In support of a significant Cape Cod water-quality initiative, Gov. Charlie Baker has certified a plan, developed by the Cape Cod Commission (CCC), aimed at protecting and restoring Cape Cod’s waters.
In a letter to the Environmental Protection Agency (EPA), Baker certified the Water Quality Management Plan for Cape Cod, also known as the “208 Plan” — named for a section of the federal Clean Water Act — and has submitted it to EPA for review and approval by September.
Once approved, the plan will be implemented by the CCC and individual Cape Cod communities to address the problem of excessive amounts of nitrogen pollution, primarily from septic systems, discharged into the waters and estuaries on Cape Cod.
“Nitrogen pollution in Cape waters affects not only the natural resources, but the economy and quality of life,” Baker said. “The plan is designed to empower Cape Cod citizens and officials to design and develop solutions that work for their communities — rather than having solutions imposed on them by outside parties or the federal government.”
With state support, the CCC spent more than two years drafting the 208 Plan. It was written after an extensive public participation process that included numerous public meetings across the Cape and input from hundreds of residents, community officials and stakeholders, according to state officials.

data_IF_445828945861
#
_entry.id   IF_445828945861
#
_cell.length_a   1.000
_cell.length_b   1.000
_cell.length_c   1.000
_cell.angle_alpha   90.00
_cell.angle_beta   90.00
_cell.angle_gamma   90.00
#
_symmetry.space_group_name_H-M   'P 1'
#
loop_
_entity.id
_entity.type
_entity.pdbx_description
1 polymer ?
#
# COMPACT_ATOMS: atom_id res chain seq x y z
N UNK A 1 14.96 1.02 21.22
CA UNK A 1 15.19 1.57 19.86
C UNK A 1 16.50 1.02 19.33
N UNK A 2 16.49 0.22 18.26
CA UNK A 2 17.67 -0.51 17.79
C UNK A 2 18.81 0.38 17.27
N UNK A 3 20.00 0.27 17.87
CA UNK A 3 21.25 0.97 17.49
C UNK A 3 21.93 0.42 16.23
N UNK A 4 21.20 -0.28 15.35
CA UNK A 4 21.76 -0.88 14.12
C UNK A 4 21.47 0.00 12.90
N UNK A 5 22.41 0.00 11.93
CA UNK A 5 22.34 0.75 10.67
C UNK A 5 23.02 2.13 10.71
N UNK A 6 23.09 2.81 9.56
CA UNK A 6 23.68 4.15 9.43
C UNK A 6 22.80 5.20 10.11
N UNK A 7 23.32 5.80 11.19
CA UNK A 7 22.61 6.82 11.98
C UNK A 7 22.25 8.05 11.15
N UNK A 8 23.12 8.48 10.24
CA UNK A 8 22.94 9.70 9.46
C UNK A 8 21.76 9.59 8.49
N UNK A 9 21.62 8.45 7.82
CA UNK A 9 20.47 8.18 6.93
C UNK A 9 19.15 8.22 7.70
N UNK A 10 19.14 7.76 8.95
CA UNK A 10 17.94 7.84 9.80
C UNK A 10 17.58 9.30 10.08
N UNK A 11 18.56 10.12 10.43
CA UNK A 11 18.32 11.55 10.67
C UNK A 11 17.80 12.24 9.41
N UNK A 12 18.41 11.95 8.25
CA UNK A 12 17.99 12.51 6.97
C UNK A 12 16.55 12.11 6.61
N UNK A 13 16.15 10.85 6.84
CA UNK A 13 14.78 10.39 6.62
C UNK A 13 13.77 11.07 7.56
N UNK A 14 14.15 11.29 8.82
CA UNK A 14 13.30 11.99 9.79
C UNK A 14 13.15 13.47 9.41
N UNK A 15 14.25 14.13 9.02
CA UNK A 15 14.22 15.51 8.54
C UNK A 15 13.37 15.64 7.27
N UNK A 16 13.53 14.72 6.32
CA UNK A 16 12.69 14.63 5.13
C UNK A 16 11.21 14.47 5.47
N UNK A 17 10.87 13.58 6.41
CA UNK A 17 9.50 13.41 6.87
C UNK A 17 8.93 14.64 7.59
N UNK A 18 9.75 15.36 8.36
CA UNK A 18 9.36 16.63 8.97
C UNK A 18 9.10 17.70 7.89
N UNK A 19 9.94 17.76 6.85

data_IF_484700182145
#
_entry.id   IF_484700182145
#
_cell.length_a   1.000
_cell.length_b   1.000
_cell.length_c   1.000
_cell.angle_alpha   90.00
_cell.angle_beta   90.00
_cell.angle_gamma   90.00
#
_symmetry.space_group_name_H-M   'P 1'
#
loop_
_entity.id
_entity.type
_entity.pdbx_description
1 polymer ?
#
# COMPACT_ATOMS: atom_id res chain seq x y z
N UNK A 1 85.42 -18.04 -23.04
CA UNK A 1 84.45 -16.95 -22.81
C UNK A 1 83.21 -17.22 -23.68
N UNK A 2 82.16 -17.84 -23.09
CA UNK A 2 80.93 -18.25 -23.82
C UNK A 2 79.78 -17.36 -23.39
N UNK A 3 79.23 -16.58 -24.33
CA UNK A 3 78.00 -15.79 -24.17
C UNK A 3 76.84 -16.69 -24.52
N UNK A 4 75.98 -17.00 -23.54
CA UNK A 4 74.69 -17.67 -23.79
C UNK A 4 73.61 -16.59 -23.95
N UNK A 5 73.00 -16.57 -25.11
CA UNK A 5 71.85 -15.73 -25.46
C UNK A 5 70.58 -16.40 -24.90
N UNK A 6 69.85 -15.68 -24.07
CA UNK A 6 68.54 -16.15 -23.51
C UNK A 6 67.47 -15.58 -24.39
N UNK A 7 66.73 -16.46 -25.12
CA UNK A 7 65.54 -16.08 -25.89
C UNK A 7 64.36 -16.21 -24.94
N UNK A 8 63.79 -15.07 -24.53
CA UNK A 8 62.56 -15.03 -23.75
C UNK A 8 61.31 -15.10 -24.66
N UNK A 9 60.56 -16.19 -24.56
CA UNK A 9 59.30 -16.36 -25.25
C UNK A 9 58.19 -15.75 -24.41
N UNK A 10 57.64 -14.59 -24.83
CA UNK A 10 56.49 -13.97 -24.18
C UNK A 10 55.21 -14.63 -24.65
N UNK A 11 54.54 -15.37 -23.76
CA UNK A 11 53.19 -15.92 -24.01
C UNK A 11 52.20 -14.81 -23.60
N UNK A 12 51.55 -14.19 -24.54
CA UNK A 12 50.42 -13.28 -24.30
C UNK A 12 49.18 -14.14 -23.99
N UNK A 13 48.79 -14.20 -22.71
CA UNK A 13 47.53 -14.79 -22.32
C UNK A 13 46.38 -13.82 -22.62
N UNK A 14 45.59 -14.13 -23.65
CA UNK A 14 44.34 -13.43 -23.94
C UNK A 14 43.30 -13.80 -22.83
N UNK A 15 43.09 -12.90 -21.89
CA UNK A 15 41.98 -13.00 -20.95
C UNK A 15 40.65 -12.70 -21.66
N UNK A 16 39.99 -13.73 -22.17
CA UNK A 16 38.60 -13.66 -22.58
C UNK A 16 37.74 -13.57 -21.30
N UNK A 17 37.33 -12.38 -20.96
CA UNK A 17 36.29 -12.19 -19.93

The plan examines the causes of water-quality issues on Cape Cod and provides more options for communities to consider and new planning tools to use in making local decisions about potential solutions. Additionally, the plan: encourages communities to share systems to reduce costs; supports the potential use of enhanced septic technologies; and backs the use of natural solutions in areas near the water’s edge, such as wetlands, to help absorb nitrogen.
The plan recommends continued support through loans and other forms of assistance from the State Revolving Fund’s Clean Water Trust. The trust annually provides millions of dollars in low- or no-interest loans to communities that seek to build or upgrade wastewater treatment systems.
A key element of the 208 Plan will be the implementation of the Cape Cod Water Quality Monitoring Initiative, which will involve four years of extensive water testing at stations situated along Cape Cod Bay, Buzzards Bay and Nantucket Sound. This initiative will be funded by $250,000 a year allocated over four years by the Executive Office of Energy and Environmental Affairs and will be equally matched by funds appropriated by Barnstable County.
“This 208 Plan reflects a significant effort to address a serious environmental problem on the Cape,” Energy and Environmental Affairs Secretary Matthew Beaton said.
The 208 Plan must receive final approval by EPA Region 1 before its recommendations can be implemented by the Cape Cod Commission and Cape communities.